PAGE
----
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At this point I should declare several interests, mainly to do with being on the boards of various arts organisations including the Southbank Centre, the Nitro theatre company and the National Archives. I also chair a new group set up by the Commonwealth Foundation on culture and development.

The noble Lord, Lord Bragg, has helpfully covered all the statistics, so I will not go into them again. The creative industries, as defined by DCMS, cover a wide range of creative endeavour, including music, film, television, radio, architecture and designer fashion, which is a subject to which I will return.

Although for the purpose of policy or debate we might wish to make a distinction between the arts, museums, archives and libraries and the creative industries, or indeed between the subsidised and commercial sectors, in truth the boundaries are permeable and constantly shifting. Art, cultural and creative activities are interdependent, as are the publicly subsidised and commercial sectors. At times the categories are indistinguishable and may co-exist in the same organisation, as when a play produced by an Arts Council-funded theatre transfers to the West End and later to Broadway, and is made into a film that is then broadcast on television. So public investment in the arts has been and will continue to be essential to the success of Britain’s creative industries.

Even though the focus in this debate is on the economy, we should not forget the important contribution that creative expression can make to social, community and cultural development, a point that has been alluded to. Put simply, there is no point in being economically successful if people are unhappy and do not have ready access to an expressive, full, creative life. Such values are especially important in these difficult times, when financial and moral orthodoxies seem on the point of collapse.

Mission, Models, Money has turned its thoughts to the kind of questions with which many of us who work in the sector are concerned. For example, what new knowledge, skills and competencies do creative organisations and individuals need to develop to be able to thrive in the next decade or so? How do we support the sector to operate effectively in a new environment where potential investors are ever more risk-averse—a real problem for a sector that is, by its nature, risk-taking? What tools can we develop to help us to optimise digital communications technologies, which redraw or erase boundaries—boundaries between communities, cultures and nations, between audience and producer, and between cultural forms? What are the new economic structures that promote more sustainable lifestyles? That is an important point for me. If there is really going to be a shift—“a great turning”, as some people have described it—from a society based on continued industrial growth to a less consumer-driven, more sustainable way of living, what is the role of the arts in shaping national consciousness and informing the development of values that will be of importance to the economic structures of the future?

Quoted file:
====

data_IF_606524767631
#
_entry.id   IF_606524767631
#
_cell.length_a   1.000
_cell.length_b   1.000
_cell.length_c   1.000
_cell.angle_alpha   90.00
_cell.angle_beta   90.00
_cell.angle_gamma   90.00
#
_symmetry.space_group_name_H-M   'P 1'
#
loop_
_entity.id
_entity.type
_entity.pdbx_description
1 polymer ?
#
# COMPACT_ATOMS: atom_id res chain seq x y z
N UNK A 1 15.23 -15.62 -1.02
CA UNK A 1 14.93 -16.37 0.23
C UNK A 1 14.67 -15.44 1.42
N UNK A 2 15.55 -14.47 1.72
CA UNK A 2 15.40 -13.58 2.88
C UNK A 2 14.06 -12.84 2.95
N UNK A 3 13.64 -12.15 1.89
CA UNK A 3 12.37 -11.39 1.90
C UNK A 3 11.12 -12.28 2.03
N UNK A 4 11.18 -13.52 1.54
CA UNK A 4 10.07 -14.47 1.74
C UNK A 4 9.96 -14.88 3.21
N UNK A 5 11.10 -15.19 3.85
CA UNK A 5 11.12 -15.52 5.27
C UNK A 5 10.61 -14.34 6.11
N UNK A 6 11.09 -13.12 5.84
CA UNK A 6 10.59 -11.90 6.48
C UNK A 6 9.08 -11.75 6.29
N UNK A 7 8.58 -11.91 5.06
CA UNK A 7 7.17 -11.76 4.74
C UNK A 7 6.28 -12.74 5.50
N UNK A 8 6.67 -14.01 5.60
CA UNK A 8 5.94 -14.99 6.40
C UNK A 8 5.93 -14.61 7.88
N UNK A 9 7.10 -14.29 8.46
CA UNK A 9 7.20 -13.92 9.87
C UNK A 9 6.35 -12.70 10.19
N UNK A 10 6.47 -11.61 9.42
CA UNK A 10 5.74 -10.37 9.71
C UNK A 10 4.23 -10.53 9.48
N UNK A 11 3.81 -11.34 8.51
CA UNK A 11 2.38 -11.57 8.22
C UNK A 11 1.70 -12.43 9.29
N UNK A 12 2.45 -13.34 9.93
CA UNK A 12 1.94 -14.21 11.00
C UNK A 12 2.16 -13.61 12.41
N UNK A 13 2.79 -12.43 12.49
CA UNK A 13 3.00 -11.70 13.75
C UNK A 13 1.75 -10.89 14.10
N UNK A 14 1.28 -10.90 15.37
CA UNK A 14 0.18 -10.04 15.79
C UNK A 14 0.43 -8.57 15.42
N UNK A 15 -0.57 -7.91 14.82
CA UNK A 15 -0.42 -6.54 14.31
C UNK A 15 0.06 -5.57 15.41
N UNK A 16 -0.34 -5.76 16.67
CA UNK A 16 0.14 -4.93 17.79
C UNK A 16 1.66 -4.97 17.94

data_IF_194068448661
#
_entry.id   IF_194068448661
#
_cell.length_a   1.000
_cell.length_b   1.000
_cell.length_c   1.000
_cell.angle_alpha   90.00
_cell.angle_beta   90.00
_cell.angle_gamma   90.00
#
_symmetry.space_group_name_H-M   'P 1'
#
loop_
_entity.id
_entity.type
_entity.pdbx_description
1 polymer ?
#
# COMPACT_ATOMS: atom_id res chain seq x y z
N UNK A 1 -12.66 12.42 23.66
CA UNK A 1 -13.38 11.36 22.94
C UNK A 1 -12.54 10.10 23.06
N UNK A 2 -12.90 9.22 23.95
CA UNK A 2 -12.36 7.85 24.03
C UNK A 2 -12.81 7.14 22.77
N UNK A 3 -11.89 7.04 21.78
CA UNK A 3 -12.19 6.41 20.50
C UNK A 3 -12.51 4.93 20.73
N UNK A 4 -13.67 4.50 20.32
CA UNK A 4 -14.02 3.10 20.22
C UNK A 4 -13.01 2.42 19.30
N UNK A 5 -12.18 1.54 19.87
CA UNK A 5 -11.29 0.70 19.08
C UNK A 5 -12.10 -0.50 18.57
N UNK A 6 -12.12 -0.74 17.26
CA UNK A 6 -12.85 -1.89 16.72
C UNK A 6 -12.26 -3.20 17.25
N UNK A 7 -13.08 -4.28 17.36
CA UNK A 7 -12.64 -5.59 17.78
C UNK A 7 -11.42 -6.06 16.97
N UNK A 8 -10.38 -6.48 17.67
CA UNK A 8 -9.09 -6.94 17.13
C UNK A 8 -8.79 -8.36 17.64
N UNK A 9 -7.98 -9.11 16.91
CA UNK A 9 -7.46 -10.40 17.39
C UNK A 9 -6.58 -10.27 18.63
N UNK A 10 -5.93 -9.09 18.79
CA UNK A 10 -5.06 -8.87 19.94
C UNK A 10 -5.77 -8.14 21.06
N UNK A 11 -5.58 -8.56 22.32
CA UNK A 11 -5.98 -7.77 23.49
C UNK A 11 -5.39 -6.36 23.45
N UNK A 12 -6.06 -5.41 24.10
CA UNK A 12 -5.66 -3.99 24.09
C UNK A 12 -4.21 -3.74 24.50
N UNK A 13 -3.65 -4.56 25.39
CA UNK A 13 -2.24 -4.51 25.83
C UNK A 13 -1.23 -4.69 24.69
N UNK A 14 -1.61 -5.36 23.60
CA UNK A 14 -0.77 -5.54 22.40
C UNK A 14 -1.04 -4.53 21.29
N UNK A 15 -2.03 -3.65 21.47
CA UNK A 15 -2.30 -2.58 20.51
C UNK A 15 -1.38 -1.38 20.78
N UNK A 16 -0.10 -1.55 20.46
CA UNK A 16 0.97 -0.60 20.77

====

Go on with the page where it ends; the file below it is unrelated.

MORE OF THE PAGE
This social consciousness is not anything new for the arts and creative sector—on the contrary. But there is a greater sense of urgency given what is happening at the moment and the challenges that we

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are all facing. I want to say something in this regard about the creative, designer end of the fashion industry, not an area historically associated with social responsibility. First, I again declare an interest as I am in the process of looking into setting up an APPG on ethical fashion. This is a very broad term, indicating clothing and accessories produced using renewable fabrics, chemical-free dyes, organic materials or taking into consideration the people involved in the production of the garments and the humane treatment of animals.

I have been speaking to several people recently who care passionately about the subject. Increasingly, awareness is being raised within the industry about its responsibilities in terms of its environmental impact, exploitative employment and trading practices, and animal welfare. Awareness-raising among the public is crucial, as is encouraging a different approach to fashion, rejecting a high turnover of goods that are produced cheaply by exploited labour and which have a negative environmental impact.

Because this debate is about the creative industries, I am referring to designer clothing—an issue in itself, as of course it tends to be out of the price range of most people. But it is important because designers increasingly work across a range of markets, with the likes of high-end designers such as Matthew Williamson and Stella McCartney creating clothing for the high street. What they do and how they work is reported on extensively in glossy magazines and consumed by a great many people, particularly young women.

The noble Lord, Lord Hunt of Kings Heath, launched Defra’s sustainable clothing action plan at the start of February’s London Fashion Week; colleagues in the industry tell me that his catwalk performance was very much appreciated and highly rated. It is an admirable document with much to recommend it. In particular, it lives up to its title, because it is about action, not just words.

Cross-departmental co-operation really adds value to this type of project. Although the plan has been generated by Defra, the DCMS, DfID, the Department for Innovation, Universities and Skills and other departments have, or should have, active roles in ensuring that this initiative is given the best chance of being successful in the long term.